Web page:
By Guest Blogger, Anshuman Sindhar

Why is there such a focus on data?

 Over the last decade, the volume produced by both corporations and individuals has increased exponentially.  In addition, increase in the velocity (speed of data creation) and variety (structured, and unstructured, including, social media, email, PDFs, etc.) have contributed to the lack of veracity (abnormality or “noise”) of the data. This has led many executives to question data validity – that is, is the data on which decisions are based accurate?  Is it timely and consistent?  Do we know?  Or are we just guessing?

The rate of data growth has exceeded leading market analyst’s ability to predict the next horizon:

  • IDG: Unstructured data is growing at the rate of 62% per year.
  • IDG: By 2022, 93% of all data in the digital universe was unstructured.
  • Gartner: Data volume is set to grow 800% over the next 5 years and 80% of it will reside as unstructured data.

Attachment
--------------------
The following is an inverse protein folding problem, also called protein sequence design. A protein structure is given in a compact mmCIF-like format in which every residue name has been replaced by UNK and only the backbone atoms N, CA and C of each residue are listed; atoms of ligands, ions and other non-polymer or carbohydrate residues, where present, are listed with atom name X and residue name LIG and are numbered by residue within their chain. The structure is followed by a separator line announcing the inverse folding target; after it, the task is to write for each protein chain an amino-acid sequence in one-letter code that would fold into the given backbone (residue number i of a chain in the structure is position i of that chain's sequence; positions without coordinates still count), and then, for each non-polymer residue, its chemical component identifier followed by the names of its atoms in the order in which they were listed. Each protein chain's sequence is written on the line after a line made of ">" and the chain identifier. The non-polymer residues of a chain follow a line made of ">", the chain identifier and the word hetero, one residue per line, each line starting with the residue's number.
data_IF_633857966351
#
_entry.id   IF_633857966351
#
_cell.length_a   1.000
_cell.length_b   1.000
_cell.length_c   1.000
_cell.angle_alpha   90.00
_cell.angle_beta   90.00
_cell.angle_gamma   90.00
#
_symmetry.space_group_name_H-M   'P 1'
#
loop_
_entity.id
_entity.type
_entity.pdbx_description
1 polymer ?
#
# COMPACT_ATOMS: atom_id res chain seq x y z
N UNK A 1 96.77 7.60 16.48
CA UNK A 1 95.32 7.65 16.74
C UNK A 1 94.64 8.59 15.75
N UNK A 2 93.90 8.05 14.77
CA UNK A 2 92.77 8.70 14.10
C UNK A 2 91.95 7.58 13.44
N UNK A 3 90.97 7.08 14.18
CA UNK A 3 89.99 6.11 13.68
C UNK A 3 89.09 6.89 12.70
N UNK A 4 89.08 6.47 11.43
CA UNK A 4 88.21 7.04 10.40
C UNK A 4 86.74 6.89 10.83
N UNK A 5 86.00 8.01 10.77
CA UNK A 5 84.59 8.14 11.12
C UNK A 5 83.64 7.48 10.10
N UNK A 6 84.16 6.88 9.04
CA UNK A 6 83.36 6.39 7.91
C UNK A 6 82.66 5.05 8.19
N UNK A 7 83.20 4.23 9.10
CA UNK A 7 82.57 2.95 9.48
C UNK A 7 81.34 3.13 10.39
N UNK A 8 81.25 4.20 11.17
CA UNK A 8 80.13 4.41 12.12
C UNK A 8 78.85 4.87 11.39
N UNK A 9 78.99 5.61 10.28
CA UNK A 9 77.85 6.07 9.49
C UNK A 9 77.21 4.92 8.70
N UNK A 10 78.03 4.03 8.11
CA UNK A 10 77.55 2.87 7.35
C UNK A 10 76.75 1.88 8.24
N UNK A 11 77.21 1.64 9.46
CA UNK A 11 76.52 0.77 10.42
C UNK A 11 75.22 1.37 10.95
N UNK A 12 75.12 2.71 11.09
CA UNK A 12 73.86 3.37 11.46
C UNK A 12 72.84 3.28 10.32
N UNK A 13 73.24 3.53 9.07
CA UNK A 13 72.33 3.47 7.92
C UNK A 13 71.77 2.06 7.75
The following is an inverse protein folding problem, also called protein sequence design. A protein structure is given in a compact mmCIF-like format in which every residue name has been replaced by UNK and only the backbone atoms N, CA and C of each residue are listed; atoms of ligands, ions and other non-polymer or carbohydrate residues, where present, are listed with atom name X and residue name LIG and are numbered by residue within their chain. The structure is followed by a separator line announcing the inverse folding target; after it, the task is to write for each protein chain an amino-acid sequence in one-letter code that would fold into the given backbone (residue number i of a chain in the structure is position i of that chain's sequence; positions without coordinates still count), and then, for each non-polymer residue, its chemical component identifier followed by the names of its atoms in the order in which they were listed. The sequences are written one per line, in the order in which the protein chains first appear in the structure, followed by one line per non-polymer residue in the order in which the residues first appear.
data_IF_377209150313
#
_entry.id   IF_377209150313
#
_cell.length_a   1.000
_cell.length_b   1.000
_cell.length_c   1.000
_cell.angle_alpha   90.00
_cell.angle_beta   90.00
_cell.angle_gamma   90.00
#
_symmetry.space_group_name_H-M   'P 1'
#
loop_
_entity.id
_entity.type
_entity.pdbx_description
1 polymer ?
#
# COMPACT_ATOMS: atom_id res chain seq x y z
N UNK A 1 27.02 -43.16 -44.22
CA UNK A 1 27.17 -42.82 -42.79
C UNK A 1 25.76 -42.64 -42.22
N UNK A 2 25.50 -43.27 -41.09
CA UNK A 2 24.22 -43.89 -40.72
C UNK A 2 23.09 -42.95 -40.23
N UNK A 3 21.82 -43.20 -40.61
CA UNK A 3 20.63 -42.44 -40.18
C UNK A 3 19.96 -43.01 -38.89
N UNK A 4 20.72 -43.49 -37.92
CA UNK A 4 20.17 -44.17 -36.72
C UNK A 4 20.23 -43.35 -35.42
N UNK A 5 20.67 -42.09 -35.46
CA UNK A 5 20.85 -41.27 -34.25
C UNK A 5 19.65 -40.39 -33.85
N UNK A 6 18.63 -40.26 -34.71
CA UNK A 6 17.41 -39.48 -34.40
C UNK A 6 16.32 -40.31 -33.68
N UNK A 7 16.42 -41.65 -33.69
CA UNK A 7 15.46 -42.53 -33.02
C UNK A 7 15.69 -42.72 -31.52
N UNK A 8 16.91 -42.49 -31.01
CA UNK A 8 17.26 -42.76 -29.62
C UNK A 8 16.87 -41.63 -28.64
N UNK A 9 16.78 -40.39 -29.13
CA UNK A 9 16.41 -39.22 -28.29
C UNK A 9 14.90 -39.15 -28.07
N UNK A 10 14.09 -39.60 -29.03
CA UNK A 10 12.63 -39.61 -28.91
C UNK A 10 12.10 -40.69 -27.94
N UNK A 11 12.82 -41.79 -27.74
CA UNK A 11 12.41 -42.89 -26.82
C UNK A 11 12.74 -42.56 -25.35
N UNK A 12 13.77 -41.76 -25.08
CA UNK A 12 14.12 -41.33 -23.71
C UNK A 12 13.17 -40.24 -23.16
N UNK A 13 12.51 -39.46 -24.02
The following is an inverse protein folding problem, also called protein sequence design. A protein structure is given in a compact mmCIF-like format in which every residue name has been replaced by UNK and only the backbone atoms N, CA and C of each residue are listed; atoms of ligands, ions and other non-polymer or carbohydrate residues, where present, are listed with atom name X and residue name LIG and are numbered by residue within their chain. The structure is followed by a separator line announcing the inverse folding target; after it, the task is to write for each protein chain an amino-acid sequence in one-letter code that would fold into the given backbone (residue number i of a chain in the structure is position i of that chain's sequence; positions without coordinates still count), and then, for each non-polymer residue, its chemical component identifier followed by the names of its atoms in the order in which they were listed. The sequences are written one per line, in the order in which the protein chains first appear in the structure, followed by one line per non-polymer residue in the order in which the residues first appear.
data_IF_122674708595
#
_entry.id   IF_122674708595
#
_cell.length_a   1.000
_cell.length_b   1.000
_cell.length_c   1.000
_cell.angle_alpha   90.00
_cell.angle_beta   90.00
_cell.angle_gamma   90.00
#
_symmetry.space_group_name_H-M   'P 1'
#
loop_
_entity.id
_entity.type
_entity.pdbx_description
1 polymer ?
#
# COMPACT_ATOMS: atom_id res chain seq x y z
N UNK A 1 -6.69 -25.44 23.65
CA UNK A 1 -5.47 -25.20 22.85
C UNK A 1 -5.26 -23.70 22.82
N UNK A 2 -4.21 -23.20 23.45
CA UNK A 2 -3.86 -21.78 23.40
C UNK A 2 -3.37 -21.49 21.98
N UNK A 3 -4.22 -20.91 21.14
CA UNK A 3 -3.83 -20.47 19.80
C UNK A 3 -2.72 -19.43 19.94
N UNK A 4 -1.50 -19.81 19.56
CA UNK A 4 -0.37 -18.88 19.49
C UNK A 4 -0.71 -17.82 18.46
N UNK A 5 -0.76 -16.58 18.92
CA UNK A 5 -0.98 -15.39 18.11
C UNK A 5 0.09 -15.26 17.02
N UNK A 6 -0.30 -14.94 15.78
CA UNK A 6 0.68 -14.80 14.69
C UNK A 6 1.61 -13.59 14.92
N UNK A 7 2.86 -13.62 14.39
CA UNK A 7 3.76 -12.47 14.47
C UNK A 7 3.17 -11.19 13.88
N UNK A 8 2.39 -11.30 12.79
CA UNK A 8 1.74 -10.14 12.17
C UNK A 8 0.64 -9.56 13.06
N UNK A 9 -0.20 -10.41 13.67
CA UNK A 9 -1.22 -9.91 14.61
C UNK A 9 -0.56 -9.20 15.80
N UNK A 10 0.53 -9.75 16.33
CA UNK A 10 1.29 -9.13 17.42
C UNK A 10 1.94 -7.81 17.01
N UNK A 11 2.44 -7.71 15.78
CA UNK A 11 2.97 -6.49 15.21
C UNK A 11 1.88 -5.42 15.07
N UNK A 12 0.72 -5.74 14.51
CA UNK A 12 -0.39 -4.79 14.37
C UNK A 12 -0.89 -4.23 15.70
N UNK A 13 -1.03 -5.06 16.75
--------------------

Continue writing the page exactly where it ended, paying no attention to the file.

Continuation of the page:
There has never been a greater need for high-quality data.  Today, good data = good business = better analytics.  That’s why having a claims data analysis is incredibly important to your business. Without good data, how do we know who the most profitable customers are?  What products we are selling to whom?  Are we offering the right products to the right customers?  How do we reduce operational risk in serving our customers?  The answers to these questions are becoming increasingly more difficult to answer.

 

Issues with effectively and efficiently managing enterprise data:

In my experience, having worked at many different organizations across banking, capital markets, high-technology, networking and retail industries, there are 12 data challenges that lead to bad analytics:

  1. Data Governance

No such organization exists. Usually a Data Governance Program is an afterthought and fail often. Such programs need considerable executive buy-in and commitment to succeed.

  1. Data Management